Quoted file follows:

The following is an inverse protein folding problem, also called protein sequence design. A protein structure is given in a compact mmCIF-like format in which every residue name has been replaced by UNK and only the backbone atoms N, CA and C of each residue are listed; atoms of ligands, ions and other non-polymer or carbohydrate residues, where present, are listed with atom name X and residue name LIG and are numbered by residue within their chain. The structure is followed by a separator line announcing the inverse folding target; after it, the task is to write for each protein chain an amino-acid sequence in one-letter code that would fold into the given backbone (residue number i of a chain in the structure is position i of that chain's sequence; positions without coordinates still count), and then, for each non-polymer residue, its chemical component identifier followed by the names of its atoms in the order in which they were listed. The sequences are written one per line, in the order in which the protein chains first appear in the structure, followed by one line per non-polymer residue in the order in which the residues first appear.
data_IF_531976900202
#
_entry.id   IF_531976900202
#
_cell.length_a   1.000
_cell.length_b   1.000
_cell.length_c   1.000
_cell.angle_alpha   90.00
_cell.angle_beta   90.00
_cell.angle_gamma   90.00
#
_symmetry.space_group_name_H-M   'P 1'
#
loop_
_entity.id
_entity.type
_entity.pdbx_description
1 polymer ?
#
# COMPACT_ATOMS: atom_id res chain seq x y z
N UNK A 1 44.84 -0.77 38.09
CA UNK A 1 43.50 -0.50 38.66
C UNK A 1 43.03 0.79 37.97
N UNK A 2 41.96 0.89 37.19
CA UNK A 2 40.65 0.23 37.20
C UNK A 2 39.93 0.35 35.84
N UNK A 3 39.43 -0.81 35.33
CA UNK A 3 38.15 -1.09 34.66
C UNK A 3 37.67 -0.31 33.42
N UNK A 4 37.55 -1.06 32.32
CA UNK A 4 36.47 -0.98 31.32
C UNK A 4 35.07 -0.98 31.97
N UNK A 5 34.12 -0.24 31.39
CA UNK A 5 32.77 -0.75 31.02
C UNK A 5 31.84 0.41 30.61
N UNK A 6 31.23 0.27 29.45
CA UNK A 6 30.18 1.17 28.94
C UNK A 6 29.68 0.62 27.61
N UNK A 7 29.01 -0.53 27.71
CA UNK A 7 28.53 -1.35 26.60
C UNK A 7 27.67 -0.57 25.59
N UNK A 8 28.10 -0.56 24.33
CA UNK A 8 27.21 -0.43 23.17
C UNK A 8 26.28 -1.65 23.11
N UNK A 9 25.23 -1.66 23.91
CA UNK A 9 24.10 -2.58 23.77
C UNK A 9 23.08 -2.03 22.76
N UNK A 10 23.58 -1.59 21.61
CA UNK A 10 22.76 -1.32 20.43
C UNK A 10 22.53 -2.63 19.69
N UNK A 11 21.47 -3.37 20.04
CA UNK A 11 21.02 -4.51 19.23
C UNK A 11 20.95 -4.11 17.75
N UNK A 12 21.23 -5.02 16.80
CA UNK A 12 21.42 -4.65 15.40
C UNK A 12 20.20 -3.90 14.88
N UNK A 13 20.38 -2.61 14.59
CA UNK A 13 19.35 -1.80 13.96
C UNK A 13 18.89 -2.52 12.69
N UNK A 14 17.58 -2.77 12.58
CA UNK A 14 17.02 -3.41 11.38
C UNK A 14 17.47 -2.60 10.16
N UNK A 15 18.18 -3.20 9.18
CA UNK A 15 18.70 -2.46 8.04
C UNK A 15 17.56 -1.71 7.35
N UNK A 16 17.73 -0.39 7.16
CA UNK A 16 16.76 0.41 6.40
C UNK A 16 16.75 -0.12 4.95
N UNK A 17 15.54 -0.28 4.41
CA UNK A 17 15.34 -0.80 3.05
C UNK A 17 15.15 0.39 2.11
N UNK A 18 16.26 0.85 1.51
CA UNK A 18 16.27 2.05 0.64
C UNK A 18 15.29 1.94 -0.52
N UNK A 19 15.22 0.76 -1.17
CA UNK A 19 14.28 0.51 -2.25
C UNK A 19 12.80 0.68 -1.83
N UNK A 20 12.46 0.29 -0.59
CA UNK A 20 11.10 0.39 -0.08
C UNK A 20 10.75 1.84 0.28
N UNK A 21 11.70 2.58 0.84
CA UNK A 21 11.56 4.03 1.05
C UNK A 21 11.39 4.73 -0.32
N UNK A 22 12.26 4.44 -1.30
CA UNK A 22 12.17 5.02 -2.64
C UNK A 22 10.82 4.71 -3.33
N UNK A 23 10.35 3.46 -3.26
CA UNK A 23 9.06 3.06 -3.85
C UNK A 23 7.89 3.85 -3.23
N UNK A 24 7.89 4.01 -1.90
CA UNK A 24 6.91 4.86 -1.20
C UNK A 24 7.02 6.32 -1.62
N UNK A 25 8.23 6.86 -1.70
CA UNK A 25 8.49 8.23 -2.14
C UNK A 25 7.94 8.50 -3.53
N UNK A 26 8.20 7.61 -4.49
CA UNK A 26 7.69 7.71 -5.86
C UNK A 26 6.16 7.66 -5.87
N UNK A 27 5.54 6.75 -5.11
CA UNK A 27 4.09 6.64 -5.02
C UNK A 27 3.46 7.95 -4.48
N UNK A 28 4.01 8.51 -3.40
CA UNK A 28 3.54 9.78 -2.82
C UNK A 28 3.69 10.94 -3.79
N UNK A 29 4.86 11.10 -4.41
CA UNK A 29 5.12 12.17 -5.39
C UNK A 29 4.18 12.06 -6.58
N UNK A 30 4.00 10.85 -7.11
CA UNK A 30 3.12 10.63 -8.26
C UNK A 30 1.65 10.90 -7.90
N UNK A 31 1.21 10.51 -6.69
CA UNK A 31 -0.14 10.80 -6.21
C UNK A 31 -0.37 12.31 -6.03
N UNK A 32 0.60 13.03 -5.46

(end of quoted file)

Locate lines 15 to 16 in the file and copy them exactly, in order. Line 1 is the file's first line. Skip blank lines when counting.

loop_
_entity.id